The best way to water is to do it from the top gradually in multiple passes until the soil is fully saturated and water comes out the hole in the bottom. Then wait however long it takes for the soil to go dry or nearly dry at depth before watering again. More about this here.

The thread "Sunday afternoon experiment: watering in multiple passes" in Gardening Ideas forum

The time to dry out will depend on local conditions (light, temperature, humidity) and will be easiest to manage in a very bright location. If you water too often on a regular basis there is risk of rot.
[Last edited by Baja_Costero - Feb 16, 2018 7:28 PM (+)]
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Tampa, Florida (Zone 10a)
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jolibean
Feb 16, 2018 7:53 PM CST
We live in a townhome so the only light we get is from the east or west, my windows face west and that's where they were. They received lots of bright light, but I felt like they weren't getting enough direct sunlight (leaves were starting to spread out and down) so I bought them a lamp. I'd like to try re-introducing them to the natural light once I see they're doing okay. Thanks for the link, this forum is newly discovered so there's lots of reading for me to do! ^u^
[Last edited by jolibean - Feb 16, 2018 7:56 PM (+)]
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Name: Carol
Santa Ana, ca
Sunset zone 22, USDA zone 10 A.
Charter ATP Member Hummingbirder Lover of wildlife (Black bear badge) Orchids Region: California Plant Identifier
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ctcarol
Feb 16, 2018 8:10 PM CST
Explore and enjoy! There is something for everyone here. I'm also in zone 10, but on the other side of the country. Lots of difference, but lots of people on each side that are knowable.
Tampa, Florida (Zone 10a)
Rabbit Keeper
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jolibean
Feb 16, 2018 8:44 PM CST
Thank you! Plants and gardening have only recently enchanted me, so there's a ton of learning to do!
Name: Carol
Santa Ana, ca
Sunset zone 22, USDA zone 10 A.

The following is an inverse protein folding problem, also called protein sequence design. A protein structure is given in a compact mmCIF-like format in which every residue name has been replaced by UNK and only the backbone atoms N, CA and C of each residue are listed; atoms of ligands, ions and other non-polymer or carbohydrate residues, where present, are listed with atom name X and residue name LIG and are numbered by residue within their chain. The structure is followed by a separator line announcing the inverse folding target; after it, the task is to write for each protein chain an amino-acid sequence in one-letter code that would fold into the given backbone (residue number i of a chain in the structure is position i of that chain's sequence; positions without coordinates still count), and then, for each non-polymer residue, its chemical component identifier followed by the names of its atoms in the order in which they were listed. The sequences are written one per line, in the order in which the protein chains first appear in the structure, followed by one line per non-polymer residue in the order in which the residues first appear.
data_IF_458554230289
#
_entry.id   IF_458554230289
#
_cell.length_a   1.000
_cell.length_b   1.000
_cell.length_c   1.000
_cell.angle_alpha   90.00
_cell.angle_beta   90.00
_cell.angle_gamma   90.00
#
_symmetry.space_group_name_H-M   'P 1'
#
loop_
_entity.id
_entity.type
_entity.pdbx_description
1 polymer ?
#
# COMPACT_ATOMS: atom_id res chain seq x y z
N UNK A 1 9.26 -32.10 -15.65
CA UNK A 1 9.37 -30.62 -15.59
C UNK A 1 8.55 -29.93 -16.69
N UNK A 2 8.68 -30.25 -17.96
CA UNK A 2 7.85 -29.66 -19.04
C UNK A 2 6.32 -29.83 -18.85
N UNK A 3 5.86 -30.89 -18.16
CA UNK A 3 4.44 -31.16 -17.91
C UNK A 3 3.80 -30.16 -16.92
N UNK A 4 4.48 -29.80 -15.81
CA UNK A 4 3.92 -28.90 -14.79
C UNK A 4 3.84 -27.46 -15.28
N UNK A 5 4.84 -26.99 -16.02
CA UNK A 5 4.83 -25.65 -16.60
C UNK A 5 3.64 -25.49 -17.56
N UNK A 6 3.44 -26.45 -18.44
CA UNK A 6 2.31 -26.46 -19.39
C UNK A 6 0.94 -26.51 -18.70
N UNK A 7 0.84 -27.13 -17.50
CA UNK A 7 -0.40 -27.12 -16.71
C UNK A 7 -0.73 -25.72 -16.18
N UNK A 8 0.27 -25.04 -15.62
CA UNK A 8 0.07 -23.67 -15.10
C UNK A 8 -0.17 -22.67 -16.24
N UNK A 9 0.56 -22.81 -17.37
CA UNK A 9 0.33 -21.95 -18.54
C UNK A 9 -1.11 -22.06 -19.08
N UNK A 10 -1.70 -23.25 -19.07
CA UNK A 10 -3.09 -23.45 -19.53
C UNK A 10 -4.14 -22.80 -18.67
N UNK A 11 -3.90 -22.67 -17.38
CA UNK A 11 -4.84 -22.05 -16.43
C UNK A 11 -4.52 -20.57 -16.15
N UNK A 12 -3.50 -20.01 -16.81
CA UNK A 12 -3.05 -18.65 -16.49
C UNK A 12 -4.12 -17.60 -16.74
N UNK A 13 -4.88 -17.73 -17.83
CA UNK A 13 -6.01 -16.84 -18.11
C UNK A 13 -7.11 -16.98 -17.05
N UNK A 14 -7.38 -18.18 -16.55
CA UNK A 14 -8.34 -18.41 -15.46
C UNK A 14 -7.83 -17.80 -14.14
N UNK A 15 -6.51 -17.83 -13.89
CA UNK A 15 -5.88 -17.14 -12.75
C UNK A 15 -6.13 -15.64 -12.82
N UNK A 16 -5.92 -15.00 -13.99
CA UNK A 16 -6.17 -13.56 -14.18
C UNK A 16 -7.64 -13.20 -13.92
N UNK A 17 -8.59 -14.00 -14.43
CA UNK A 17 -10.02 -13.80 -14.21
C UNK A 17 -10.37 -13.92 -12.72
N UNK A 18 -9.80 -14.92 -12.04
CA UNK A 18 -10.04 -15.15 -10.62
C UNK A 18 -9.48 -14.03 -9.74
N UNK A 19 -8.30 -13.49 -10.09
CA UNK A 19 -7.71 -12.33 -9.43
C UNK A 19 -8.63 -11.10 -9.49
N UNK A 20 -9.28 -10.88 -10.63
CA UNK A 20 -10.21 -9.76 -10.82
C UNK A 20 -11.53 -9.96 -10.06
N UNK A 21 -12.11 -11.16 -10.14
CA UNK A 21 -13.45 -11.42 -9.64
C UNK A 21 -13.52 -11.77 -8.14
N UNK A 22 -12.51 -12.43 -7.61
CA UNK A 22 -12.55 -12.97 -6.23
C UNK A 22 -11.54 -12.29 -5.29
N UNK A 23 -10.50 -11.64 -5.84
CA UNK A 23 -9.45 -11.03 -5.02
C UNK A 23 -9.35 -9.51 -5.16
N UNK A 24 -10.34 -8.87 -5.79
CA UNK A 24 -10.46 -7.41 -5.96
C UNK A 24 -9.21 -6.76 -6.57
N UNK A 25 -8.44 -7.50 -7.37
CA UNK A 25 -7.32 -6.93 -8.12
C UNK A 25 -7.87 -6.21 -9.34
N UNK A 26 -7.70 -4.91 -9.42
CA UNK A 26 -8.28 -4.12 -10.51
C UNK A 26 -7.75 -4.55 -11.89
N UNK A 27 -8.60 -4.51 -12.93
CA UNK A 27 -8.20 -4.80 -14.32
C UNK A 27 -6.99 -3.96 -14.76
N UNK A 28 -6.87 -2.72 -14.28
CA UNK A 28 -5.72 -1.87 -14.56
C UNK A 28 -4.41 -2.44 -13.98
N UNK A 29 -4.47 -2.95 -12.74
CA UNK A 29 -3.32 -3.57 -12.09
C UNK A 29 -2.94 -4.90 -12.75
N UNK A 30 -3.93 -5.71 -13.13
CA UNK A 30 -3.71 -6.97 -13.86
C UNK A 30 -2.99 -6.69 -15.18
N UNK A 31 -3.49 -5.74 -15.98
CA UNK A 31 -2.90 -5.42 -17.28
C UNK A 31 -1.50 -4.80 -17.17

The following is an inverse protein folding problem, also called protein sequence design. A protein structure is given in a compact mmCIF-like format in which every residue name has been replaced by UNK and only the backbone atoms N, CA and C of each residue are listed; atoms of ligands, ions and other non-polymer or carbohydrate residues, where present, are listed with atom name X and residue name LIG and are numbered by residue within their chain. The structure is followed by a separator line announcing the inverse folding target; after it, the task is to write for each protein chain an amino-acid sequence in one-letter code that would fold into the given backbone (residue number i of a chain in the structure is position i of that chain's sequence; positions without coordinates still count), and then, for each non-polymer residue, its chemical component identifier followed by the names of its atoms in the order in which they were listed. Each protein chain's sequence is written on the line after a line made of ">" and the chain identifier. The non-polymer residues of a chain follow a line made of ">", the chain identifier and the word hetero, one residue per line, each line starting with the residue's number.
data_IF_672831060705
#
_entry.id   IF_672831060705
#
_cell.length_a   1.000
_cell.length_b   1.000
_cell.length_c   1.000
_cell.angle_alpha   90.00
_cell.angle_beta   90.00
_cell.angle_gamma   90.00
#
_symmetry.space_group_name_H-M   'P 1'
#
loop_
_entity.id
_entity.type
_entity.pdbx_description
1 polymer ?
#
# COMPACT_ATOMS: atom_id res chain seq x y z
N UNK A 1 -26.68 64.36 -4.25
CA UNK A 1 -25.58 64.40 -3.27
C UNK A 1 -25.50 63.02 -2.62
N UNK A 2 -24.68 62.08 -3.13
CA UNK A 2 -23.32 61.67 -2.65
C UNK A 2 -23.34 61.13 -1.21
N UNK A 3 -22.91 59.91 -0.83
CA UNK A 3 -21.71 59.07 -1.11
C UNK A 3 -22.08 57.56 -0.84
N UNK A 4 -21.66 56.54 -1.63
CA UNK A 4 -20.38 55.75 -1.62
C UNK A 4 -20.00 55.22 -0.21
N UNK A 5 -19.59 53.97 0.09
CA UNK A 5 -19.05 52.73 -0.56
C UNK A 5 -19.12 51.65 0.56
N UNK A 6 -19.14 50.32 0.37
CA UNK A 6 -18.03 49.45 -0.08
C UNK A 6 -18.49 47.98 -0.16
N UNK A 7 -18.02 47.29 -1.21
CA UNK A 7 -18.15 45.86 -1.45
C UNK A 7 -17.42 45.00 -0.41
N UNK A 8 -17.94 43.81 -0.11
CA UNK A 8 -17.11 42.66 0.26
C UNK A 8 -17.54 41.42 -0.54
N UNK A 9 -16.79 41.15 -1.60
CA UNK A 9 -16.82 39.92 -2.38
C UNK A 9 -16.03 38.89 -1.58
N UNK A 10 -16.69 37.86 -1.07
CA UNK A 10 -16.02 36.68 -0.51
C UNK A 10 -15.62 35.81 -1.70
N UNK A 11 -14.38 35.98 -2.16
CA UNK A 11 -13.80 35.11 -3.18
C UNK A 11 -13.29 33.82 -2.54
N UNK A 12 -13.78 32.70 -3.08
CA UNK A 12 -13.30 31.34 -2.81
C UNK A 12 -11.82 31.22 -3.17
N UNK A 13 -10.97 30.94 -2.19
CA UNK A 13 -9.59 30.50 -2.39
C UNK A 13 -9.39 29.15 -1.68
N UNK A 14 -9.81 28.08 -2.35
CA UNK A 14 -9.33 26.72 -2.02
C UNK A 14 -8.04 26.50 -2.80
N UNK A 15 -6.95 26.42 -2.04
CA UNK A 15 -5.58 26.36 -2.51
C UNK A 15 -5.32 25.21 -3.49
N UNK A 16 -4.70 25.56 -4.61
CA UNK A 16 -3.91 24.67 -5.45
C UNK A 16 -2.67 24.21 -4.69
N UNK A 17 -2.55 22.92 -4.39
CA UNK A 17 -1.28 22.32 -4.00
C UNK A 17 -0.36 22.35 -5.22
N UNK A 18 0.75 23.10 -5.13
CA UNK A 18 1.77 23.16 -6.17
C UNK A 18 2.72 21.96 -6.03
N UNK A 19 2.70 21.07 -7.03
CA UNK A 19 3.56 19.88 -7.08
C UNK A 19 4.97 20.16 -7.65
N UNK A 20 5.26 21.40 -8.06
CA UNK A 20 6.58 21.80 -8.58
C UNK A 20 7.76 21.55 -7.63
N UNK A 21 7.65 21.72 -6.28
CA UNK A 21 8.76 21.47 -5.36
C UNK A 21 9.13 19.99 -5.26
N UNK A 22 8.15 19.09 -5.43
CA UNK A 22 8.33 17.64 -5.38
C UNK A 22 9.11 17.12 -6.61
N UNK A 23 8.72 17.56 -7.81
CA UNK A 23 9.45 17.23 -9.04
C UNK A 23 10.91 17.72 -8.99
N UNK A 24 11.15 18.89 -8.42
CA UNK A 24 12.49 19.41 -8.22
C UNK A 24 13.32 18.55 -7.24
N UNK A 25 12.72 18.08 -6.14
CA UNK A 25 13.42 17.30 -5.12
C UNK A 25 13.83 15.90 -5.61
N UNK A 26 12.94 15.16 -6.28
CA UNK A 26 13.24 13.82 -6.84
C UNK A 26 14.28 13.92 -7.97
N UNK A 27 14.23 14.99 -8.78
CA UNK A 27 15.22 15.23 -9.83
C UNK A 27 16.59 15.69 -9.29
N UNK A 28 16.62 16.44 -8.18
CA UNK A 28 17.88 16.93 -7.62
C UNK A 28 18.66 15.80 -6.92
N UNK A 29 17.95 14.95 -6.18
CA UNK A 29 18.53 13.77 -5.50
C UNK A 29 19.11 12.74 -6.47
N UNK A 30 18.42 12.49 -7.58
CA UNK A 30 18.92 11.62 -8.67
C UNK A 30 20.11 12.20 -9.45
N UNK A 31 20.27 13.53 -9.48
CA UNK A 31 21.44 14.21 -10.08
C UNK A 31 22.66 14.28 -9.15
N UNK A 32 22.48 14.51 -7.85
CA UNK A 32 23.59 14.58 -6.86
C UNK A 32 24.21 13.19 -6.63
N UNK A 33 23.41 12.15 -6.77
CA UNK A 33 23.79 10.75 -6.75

Charter ATP Member Hummingbirder Lover of wildlife (Black bear badge) Orchids Region: California Plant Identifier
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ctcarol
Feb 16, 2018 8:53 PM CST
Never too old to learn! I've always been exposed to gardening, but I'm still learning.
Name: Sally
central Maryland
Seriously addicted to kettle chips.
Charter ATP Member Native Plants and Wildflowers Region: Mid-Atlantic Composter Region: Maryland Birds
Cat Lover Dog Lover Region: United States of America
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sallyg
Feb 16, 2018 9:15 PM CST
It's great you are being so careful, but you have had them only since 2/11- one week tomorrow- one thing we all learn with plants is patience- don't be trying to analyze every day for minute changes. These really look quite nice in their clay pot and light above. I think they would like a chance to adjust and stabilize.
Baja's advice is all good.
..come into the peace of wild things..-Wendell Berry
Life is a buffet (anon)
Tampa, Florida (Zone 10a)
Rabbit Keeper
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jolibean
Feb 16, 2018 9:39 PM CST
Thank you, all the advice that's been given is an incredible relief, knowing it's okay to just leave them alone for a while. I thought I seriously screwed these little guys over with water but perhaps they'll turn out okay after all!
Name: Baja
Baja California (Zone 11b)
Cactus and Succulents Seed Starter Foliage Fan Xeriscape Container Gardener Hummingbirder
Native Plants and Wildflowers Garden Photography Region: Mexico Plant Identifier Forum moderator Plant Database Moderator
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Baja_Costero
Feb 17, 2018 9:31 AM CST
I think the advice not to water immediately after repotting is excellent as a general rule, but it matters much more for some plants than others... yours is one of the more resilient types so it will probably be just fine if you give it good light and don't overwater from here on out.